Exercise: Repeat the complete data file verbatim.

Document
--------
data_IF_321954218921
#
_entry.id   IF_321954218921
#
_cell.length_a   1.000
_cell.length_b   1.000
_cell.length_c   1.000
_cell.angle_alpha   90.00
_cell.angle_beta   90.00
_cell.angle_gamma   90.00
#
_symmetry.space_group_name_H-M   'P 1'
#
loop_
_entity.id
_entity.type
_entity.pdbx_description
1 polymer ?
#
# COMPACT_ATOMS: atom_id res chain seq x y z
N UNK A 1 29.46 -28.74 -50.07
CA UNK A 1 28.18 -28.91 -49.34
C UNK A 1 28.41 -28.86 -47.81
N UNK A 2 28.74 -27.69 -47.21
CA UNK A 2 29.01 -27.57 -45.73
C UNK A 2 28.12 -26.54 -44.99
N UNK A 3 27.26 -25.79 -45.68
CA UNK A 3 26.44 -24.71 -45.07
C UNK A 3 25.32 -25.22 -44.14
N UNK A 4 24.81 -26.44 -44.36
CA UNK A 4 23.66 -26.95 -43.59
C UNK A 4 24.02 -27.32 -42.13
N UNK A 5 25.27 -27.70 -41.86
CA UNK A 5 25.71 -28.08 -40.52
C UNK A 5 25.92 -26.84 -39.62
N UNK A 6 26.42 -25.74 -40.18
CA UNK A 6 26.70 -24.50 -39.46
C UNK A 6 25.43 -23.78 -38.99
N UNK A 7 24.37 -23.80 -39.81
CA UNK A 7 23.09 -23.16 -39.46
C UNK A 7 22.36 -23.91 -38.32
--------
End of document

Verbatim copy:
data_IF_321954218921
#
_entry.id   IF_321954218921
#
_cell.length_a   1.000
_cell.length_b   1.000
_cell.length_c   1.000
_cell.angle_alpha   90.00
_cell.angle_beta   90.00
_cell.angle_gamma   90.00
#
_symmetry.space_group_name_H-M   'P 1'
#
loop_
_entity.id
_entity.type
_entity.pdbx_description
1 polymer ?
#
# COMPACT_ATOMS: atom_id res chain seq x y z
N UNK A 1 29.46 -28.74 -50.07
CA UNK A 1 28.18 -28.91 -49.34
C UNK A 1 28.41 -28.86 -47.81
N UNK A 2 28.74 -27.69 -47.21
CA UNK A 2 29.01 -27.57 -45.73
C UNK A 2 28.12 -26.54 -44.99
N UNK A 3 27.26 -25.79 -45.68
CA UNK A 3 26.44 -24.71 -45.07
C UNK A 3 25.32 -25.22 -44.14
N UNK A 4 24.81 -26.44 -44.36
CA UNK A 4 23.66 -26.95 -43.59
C UNK A 4 24.02 -27.32 -42.13
N UNK A 5 25.27 -27.70 -41.86
CA UNK A 5 25.71 -28.08 -40.52
C UNK A 5 25.92 -26.84 -39.62
N UNK A 6 26.42 -25.74 -40.18
CA UNK A 6 26.70 -24.50 -39.46
C UNK A 6 25.43 -23.78 -38.99
N UNK A 7 24.37 -23.80 -39.81
CA UNK A 7 23.09 -23.16 -39.46
C UNK A 7 22.36 -23.91 -38.32